5. Reduced Administrative Burden: Staffing agencies handle administrative tasks such as payroll, scheduling, and compliance with labor regulations, relieving nursing facility staff of these responsibilities.

Finally, the OIG report highlights how nursing homes managed the staffing challenges during the pandemic by changing the work environment and using incentives, with mixed success.

A number of strategies were implemented to manage the dire staffing issues:

  • Some nursing homes fostered an “all-hands-on-deck” approach that tasked non-clinical staff to distribute meals and helped with testing and vaccination reports to authorities. Administrators and directors covered whatever needed, such as coving floor shifts, in addition to their regular responsibilities.  However, this “all-hands-on-deck” approach causes higher turnover and burnout of the staff.
  • Other nursing homes leveraged workplace culture to maintain morale and improve retention. They offered perks, such as free meals and massages, for example. The organizations kept open lines of communication with the staff and helped the staff with their daily challenges, such as automobile troubles. Some nursing homes offered bonuses and other incentives for staff who took additional shifts or had perfect attendance.
  • Nursing homes also tried to lessen workload by keeping a lower census so they can provide better care and ensure adequate staffing. Others tried inventive methods to maintain the quality of care, such as creating an individualized, one-page care guide for each resident to allow unfamiliar staff faster understanding of the patient’s needs.
  • To ensure they could attract the staff they needed, some nursing homes paid additional bonuses for new hires, for referring new employees and for staying through the trial period.  Others offered incentives such as higher wages, and enhanced benefits, such as 401(k) plans and tuition reimbursement programs.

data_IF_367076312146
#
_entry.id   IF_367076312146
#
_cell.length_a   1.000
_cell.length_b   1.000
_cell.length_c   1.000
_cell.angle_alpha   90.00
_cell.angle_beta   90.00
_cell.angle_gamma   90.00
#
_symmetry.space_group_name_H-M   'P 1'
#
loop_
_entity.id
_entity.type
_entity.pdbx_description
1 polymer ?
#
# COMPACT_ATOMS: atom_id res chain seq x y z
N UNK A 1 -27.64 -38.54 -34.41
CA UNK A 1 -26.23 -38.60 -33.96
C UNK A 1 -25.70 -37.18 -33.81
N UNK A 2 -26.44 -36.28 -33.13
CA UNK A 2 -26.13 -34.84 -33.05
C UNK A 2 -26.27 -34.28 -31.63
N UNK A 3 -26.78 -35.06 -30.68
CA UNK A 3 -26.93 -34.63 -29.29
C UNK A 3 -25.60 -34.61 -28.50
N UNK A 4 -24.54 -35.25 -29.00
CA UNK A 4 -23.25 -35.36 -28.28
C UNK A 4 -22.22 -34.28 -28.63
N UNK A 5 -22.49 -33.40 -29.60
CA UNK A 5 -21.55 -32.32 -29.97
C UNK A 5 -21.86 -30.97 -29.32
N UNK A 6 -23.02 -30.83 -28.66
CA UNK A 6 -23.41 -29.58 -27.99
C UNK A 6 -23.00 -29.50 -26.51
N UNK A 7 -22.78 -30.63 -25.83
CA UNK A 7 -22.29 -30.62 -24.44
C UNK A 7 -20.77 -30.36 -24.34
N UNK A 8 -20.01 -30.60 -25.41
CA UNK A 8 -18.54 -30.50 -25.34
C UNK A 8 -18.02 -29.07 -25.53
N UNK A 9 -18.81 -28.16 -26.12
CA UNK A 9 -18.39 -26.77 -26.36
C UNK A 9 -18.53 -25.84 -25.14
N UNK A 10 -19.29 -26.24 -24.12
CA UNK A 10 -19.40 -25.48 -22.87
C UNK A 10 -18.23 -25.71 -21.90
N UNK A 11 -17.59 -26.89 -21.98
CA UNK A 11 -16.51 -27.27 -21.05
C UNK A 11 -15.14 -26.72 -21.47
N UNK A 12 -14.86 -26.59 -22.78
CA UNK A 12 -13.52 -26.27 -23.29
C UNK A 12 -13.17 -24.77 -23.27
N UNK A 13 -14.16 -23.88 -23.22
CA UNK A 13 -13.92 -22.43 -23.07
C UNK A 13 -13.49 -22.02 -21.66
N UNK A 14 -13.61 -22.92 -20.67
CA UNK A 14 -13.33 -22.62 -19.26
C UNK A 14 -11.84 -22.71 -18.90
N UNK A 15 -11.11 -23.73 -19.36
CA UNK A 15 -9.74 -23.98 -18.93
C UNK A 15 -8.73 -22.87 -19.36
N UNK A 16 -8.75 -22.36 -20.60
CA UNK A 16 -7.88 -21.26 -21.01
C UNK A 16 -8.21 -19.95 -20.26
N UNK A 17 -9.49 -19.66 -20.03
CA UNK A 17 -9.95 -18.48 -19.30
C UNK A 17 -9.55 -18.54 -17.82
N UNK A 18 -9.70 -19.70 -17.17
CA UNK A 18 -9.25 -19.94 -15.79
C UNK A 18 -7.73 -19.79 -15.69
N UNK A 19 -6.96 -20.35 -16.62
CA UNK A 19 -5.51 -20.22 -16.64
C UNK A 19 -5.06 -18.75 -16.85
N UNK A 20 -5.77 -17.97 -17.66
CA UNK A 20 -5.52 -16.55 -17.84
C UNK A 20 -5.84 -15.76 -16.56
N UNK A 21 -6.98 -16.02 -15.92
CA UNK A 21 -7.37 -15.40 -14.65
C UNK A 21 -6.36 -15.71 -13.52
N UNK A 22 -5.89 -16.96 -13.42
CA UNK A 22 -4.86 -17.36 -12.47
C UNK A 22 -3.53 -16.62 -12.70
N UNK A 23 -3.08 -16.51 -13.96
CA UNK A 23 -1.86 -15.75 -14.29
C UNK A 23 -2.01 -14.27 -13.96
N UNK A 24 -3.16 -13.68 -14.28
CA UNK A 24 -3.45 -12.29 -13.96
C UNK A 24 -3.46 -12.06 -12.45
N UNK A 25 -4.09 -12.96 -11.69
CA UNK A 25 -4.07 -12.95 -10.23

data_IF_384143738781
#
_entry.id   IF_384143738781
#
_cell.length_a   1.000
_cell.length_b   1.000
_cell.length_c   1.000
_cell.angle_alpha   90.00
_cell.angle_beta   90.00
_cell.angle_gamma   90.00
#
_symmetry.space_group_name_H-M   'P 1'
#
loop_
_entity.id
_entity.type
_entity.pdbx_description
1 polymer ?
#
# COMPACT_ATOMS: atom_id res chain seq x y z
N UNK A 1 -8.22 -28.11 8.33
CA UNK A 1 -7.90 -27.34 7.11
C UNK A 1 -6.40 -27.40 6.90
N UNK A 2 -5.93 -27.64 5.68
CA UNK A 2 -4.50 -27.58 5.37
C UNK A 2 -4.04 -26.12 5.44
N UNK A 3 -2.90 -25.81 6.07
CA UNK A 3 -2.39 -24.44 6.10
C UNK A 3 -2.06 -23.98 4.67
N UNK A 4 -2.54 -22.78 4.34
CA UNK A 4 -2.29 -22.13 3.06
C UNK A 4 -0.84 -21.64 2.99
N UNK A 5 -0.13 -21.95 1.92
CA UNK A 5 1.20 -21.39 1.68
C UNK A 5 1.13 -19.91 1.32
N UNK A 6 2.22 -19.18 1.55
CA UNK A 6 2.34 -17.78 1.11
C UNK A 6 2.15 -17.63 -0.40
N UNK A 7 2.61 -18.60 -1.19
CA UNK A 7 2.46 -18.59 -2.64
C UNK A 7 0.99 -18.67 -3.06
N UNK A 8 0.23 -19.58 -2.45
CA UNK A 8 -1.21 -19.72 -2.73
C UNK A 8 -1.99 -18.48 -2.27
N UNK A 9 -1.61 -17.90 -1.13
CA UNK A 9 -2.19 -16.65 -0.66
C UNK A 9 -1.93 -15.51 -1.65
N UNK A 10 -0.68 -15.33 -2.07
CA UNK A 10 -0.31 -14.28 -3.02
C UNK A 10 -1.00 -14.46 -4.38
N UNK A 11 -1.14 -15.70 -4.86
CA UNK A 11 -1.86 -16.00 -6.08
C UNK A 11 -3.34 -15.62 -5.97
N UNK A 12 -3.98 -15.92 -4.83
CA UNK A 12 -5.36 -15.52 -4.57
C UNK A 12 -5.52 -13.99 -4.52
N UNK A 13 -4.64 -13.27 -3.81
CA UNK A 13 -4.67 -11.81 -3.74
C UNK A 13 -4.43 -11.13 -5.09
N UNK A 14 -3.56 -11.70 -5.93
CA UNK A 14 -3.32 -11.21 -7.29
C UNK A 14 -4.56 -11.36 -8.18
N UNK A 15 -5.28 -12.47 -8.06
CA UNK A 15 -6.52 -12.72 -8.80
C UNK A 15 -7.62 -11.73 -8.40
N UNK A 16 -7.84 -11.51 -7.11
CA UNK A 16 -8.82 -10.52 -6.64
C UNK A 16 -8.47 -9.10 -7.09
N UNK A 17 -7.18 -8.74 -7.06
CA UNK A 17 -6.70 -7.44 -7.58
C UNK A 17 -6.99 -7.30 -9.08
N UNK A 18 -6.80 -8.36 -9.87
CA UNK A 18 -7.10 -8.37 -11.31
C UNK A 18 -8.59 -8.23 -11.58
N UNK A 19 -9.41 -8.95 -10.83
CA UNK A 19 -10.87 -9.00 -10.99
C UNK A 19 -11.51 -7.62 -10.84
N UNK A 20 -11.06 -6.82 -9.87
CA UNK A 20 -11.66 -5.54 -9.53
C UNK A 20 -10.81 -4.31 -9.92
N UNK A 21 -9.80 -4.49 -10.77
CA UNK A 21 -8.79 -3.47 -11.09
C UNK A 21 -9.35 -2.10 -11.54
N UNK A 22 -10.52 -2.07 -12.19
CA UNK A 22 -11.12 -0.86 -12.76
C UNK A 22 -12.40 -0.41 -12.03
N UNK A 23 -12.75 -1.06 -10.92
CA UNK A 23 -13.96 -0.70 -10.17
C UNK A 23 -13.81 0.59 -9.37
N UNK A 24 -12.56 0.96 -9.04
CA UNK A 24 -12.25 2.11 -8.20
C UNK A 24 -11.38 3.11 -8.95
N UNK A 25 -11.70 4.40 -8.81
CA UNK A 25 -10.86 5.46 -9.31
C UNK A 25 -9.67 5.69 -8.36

• Two nursing homes created their own internal “staffing agency” to fulfill staffing needs. One noted that workers could make an additional $10 to $20 per hour in this program, but without benefits. The other noted the internal staffing agency allowed the nursing home to retain staff and manage performance more directly.
  • Nevertheless, according to the OIG report, the success of these strategies was inconsistent across the nursing homes. Further, not all nursing homes could afford these strategies. 

In light of these findings, OIG has made a few general recommendations to strengthen the nursing home workforce:

  • CMS has announced that it will partner with HRSA to lead nursing home workforce development by investing more than $75 million in financial incentives, such as scholarships and tuition reimbursements.
  • OIG has further recommended that CMS should explore which additional tools it can bring to help alleviate nursing home staffing challenges. CMS could explore innovative strategies to develop workforce enforcement programs through the Center for Medicare and Medicaid Innovation (CMMI).  

As nursing homes confront the multifaceted challenges of staffing, resilience and innovation emerge as guiding beacons in navigating the turbulent waters of workforce management. By addressing recruitment barriers, enhancing retention strategies, promoting workforce diversity, and ensuring regulatory compliance, nursing homes can fortify their staffing infrastructure and uphold their commitment to delivering compassionate and high-quality care to residents. However, the burden of fixing this problem should not fall on the shoulders of the nursing homes, only.  The regulators must help by increasing pay and incentives to keep working at nursing homes an attractive alternative in the healthcare industry.